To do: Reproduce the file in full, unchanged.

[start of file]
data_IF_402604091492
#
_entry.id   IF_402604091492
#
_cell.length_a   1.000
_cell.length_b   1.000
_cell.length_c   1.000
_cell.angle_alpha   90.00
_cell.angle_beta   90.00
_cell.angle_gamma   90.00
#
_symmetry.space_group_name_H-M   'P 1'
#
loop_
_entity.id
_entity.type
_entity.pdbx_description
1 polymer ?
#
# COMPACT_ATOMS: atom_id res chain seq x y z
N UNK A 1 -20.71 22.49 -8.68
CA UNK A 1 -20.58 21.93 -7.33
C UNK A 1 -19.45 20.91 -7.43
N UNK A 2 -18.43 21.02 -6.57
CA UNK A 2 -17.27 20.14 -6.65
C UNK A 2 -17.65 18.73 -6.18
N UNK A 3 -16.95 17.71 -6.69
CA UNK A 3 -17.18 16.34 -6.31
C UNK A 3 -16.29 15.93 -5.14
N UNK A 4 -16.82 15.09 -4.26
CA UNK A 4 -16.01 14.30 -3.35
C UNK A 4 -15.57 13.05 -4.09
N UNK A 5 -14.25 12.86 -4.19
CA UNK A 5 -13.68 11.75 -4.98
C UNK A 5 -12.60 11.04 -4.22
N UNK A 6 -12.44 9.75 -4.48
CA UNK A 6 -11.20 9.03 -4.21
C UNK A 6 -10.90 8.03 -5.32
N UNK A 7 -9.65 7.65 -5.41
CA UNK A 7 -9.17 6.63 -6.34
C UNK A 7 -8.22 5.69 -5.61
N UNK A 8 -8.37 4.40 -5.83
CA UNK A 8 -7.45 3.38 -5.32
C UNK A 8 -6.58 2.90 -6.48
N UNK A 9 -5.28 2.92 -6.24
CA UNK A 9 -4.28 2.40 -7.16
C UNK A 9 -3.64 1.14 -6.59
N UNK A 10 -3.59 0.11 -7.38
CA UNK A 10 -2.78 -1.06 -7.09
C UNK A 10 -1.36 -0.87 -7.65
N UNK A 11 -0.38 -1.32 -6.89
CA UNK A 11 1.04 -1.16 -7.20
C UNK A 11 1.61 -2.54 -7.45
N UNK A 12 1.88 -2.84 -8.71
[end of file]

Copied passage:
data_IF_402604091492
#
_entry.id   IF_402604091492
#
_cell.length_a   1.000
_cell.length_b   1.000
_cell.length_c   1.000
_cell.angle_alpha   90.00
_cell.angle_beta   90.00
_cell.angle_gamma   90.00
#
_symmetry.space_group_name_H-M   'P 1'
#
loop_
_entity.id
_entity.type
_entity.pdbx_description
1 polymer ?
#
# COMPACT_ATOMS: atom_id res chain seq x y z
N UNK A 1 -20.71 22.49 -8.68
CA UNK A 1 -20.58 21.93 -7.33
C UNK A 1 -19.45 20.91 -7.43
N UNK A 2 -18.43 21.02 -6.57
CA UNK A 2 -17.27 20.14 -6.65
C UNK A 2 -17.65 18.73 -6.18
N UNK A 3 -16.95 17.71 -6.69
CA UNK A 3 -17.18 16.34 -6.31
C UNK A 3 -16.29 15.93 -5.14
N UNK A 4 -16.82 15.09 -4.26
CA UNK A 4 -16.01 14.30 -3.35
C UNK A 4 -15.57 13.05 -4.09
N UNK A 5 -14.25 12.86 -4.19
CA UNK A 5 -13.68 11.75 -4.98
C UNK A 5 -12.60 11.04 -4.22
N UNK A 6 -12.44 9.75 -4.48
CA UNK A 6 -11.20 9.03 -4.21
C UNK A 6 -10.90 8.03 -5.32
N UNK A 7 -9.65 7.65 -5.41
CA UNK A 7 -9.17 6.63 -6.34
C UNK A 7 -8.22 5.69 -5.61
N UNK A 8 -8.37 4.40 -5.83
CA UNK A 8 -7.45 3.38 -5.32
C UNK A 8 -6.58 2.90 -6.48
N UNK A 9 -5.28 2.92 -6.24
CA UNK A 9 -4.28 2.40 -7.16
C UNK A 9 -3.64 1.14 -6.59
N UNK A 10 -3.59 0.11 -7.38
CA UNK A 10 -2.78 -1.06 -7.09
C UNK A 10 -1.36 -0.87 -7.65
N UNK A 11 -0.38 -1.32 -6.89
CA UNK A 11 1.04 -1.16 -7.20
C UNK A 11 1.61 -2.54 -7.45
N UNK A 12 1.88 -2.84 -8.71